Lampman, Caraco, and Cole (1999) have estimated the flows of total nitrogen and phosphorus down the Hudson River as 18 x 103 tons N y-1 and 0.9 x 103 tons P y-1 at a point 125 km north of the Battery, or 60 km north of the beginning of the oligohaline estuary in Haverstraw Bay. This is a conservative estimate of the input of these nutrients to the saline estuary, as additional nitrogen and phosphorus enter the freshwater Hudson from tributaries over this 60 km stretch. Nonetheless, the estimates of Lampman et al. (1999) are the best available for total nutrient loading to the estuary from the upstream Hudson and its tributaries (Table 10.2).
These non-point source estimates ofN and P input from the freshwater Hudson, combined with the total urban inputs (wastewater, CSOs andstorm water runoff) result in an estimate of the total nutrient load to the saline Hudson estuary as of the mid 1990s of 43 x 103 tons N y-1 and 4.8 x 103 tons P y-1 (Table 10.2). For nitrogen, a similar but slightly smaller estimate (38 x 103 tons N y-1) is obtained from the population density in the watershed and a regression model that relates population density to total nitrogen flux for large regions in the temperate zone (Howarth, 1998). Wastewater effluent plus CSOs and storm water runoff contribute 58 percent of the nitrogen and 81 percent of the phosphorus, while the upstream tributary sources contribute 42 percent of the nitrogen and 19 percent of the phosphorus (Table 10.2).
Nitrogen and phosphorus loading rates expressed per area of the saline Hudson are 290 g N m-2 y-1 and 32 g P m-2 y-1. These are far higher than reported for any other large estuary in the United States (NRC, 1993). For comparison, total nitrogen and phosphorus loadings to Chesapeake
Bay are estimated to be twenty to thirty-fold less than the Hudson (13 g N m-2 y-1 and 1 g P m-2 y-1; Boynton et al., 1995), yet the Chesapeake is considered an ecosystem that is highly degraded from nutrient pollution (Bricker et al., 1999; NRC, 2000). Nitrogen loadings to Delaware Bay, Narra-gansett Bay, and Boston Harbor are also all substantially lower than to the saline Hudson, at 27,27, 130 g N m-2 y-1, respectively (Nixon et al., 1996). Total phosphorus loadings to these three systems are 5, 2.6, and 21 g P m-2 y-1, respectively (Nixon et al., 1996). Even by European standards, the nutrient loading to the Hudson estuary is high. The highly polluted Scheldt estuary in Belgium has a nitrogen loading of 190 g N m-2 y-1 and a phosphorus loading of 33 g P m-2 y-1 (Billen et al., 1985).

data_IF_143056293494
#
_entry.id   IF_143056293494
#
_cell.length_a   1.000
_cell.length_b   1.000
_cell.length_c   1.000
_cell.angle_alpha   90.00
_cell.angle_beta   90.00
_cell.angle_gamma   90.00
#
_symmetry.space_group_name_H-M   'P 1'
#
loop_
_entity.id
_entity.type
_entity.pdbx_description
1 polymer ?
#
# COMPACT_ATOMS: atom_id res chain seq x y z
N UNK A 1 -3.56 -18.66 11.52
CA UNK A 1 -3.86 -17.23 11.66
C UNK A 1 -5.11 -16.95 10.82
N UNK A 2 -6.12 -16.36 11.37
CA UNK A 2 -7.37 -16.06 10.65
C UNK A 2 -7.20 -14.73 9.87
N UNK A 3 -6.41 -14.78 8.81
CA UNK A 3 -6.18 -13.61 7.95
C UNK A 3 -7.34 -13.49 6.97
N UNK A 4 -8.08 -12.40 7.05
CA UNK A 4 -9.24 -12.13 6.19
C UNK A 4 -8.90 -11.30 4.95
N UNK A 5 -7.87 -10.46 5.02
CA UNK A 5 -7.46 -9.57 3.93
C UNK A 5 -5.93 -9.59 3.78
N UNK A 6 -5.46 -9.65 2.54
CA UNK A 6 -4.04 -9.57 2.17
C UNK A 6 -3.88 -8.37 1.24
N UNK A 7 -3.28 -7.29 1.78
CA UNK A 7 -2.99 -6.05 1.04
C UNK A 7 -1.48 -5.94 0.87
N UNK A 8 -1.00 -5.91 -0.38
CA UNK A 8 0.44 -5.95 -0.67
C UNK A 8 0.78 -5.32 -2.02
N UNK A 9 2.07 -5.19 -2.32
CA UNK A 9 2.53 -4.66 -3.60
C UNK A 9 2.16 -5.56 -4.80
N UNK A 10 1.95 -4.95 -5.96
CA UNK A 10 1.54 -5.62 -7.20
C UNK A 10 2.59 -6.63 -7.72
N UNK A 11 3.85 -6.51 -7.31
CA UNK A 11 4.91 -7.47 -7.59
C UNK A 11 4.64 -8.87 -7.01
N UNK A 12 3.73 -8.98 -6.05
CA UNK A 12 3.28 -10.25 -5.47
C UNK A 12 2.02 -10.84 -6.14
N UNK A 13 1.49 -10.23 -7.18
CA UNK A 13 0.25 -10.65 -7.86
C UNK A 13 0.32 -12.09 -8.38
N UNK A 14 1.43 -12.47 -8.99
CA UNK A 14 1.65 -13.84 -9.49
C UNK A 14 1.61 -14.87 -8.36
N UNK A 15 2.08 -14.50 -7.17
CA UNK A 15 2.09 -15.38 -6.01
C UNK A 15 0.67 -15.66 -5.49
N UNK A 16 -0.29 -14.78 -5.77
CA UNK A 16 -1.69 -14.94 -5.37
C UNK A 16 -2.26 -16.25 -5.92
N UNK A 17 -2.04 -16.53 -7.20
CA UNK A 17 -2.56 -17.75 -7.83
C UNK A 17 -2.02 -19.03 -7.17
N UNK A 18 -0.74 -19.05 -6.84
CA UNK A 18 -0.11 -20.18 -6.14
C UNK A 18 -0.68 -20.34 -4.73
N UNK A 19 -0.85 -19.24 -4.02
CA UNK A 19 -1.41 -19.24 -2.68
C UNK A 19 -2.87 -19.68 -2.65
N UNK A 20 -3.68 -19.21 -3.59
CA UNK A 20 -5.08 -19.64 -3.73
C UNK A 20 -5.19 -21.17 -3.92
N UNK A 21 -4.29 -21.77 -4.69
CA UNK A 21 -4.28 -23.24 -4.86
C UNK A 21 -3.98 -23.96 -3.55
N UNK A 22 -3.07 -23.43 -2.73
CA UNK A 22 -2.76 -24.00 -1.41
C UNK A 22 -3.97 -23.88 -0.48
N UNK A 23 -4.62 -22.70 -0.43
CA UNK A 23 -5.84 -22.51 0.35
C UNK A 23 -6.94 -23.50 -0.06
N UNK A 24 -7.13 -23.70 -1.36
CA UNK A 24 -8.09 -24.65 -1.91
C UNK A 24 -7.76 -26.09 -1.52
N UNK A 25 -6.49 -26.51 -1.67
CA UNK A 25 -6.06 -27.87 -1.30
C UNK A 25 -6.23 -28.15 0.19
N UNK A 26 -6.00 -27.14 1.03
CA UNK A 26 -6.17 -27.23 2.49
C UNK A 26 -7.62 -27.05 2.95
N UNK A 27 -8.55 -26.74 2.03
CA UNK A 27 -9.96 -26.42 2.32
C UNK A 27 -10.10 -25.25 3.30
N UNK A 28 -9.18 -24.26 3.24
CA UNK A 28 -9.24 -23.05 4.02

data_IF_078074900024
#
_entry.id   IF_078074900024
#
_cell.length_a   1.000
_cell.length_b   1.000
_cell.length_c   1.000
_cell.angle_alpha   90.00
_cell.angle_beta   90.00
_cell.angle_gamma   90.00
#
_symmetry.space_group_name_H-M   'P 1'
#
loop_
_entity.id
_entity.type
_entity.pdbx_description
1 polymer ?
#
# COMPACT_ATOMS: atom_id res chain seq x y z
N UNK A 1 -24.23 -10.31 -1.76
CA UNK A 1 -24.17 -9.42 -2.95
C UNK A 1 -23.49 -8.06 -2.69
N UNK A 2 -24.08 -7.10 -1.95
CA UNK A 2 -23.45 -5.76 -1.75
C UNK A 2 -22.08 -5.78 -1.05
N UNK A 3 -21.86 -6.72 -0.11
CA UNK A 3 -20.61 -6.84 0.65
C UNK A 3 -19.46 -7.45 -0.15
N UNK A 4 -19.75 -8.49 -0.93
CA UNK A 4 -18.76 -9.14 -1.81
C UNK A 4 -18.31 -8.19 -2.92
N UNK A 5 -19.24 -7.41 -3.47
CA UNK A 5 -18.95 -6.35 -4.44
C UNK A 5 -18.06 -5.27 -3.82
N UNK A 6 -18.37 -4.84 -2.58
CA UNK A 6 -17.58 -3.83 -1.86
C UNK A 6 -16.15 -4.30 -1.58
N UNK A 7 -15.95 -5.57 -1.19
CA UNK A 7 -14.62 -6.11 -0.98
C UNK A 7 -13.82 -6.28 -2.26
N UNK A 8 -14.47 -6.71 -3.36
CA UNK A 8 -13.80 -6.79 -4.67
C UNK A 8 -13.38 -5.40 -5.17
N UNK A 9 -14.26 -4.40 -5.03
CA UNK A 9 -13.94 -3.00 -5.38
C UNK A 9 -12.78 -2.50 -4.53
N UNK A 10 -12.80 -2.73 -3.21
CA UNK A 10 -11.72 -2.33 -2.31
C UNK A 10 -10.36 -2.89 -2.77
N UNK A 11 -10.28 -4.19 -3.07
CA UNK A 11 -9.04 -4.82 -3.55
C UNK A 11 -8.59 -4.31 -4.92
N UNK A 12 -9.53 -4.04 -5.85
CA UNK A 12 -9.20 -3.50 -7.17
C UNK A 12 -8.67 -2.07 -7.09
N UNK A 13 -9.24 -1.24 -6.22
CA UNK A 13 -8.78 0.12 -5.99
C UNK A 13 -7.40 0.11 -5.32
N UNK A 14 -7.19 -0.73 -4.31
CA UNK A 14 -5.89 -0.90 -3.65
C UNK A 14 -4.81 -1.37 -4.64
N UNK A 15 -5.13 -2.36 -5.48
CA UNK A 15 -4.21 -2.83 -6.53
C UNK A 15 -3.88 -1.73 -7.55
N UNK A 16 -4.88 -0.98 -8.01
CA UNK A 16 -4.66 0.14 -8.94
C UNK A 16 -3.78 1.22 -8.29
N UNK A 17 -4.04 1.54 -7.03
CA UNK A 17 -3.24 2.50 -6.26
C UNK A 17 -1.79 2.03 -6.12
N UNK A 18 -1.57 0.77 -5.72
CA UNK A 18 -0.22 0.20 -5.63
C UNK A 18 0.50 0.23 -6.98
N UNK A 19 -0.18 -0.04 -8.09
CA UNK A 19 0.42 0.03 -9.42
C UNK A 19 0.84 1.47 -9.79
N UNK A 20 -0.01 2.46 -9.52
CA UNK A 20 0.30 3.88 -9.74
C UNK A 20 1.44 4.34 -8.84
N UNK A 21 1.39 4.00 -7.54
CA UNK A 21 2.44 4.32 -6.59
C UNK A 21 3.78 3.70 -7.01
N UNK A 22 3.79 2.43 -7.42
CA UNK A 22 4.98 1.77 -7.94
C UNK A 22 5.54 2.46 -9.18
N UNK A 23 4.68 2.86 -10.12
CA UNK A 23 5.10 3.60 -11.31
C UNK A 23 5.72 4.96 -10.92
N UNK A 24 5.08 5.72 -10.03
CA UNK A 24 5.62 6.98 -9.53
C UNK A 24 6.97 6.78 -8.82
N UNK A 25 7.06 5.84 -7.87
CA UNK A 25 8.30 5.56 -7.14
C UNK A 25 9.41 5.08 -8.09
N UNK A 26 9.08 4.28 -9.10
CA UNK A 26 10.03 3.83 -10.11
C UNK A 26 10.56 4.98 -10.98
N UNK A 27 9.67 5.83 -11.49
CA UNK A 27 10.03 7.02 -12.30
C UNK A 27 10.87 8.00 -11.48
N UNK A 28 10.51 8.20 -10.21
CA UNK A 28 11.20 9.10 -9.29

Of the nutrients entering the estuary from upstream in the Hudson River, a substantial portion likely comes from non-point sources. Boyer et al. (2002) compared the nitrogen cycle of sixteen major watersheds in the northeastern United States, including the Mohawk River valley and the basin of the upper Hudson River (above river km 260 where theMohawkjoins the Hudson). Together, these two tributaries comprise 60 percent of the area of the entire Hudson River basin (Boyer et al., 2002) and contribute 65 percent of the total freshwater discharge of the Hudson River (Howarth, Schneider, and Swaney, 1996a). For the upper Hudson and Mohawk River valleys combined, nitrogen deposition from the atmosphere contributes 41 percent of the flux of nitrogen from the landscape into the rivers. Agriculture contributes another 39 percent of the flux, with 28 percent of the nitrogen in the rivers originating from nitrogen fixation by agricultural crops and 11 percent from nitrogen fertilizer (Table 10.3; Boyer et al., 2002). The total nitrogen flux from these two watersheds is 13 x 103 tons y-1 (Table 10.3; Boyer et al., 2002), as compared to an estimated flux of 18 x 103 tons y-1 for nitrogen further down the Hudson River at river km 125 (Lampman et al., 1999). We would expect the nutrient flux between river km 125 and 66 to be even greater than this, since the watersheds of the tributaries there are more disturbed. The watersheds of the Mohawk River and upper Hudson are 73 percent forested on average (Table 10.3; Boyer et al., 2002), while the lower Hudson is 57 percent forested (Swaney et al., 1996). Also, atmospheric
Table 10.3. Characteristics of the Mohawk and Upper Hudson River basins (data from Boyer et al.,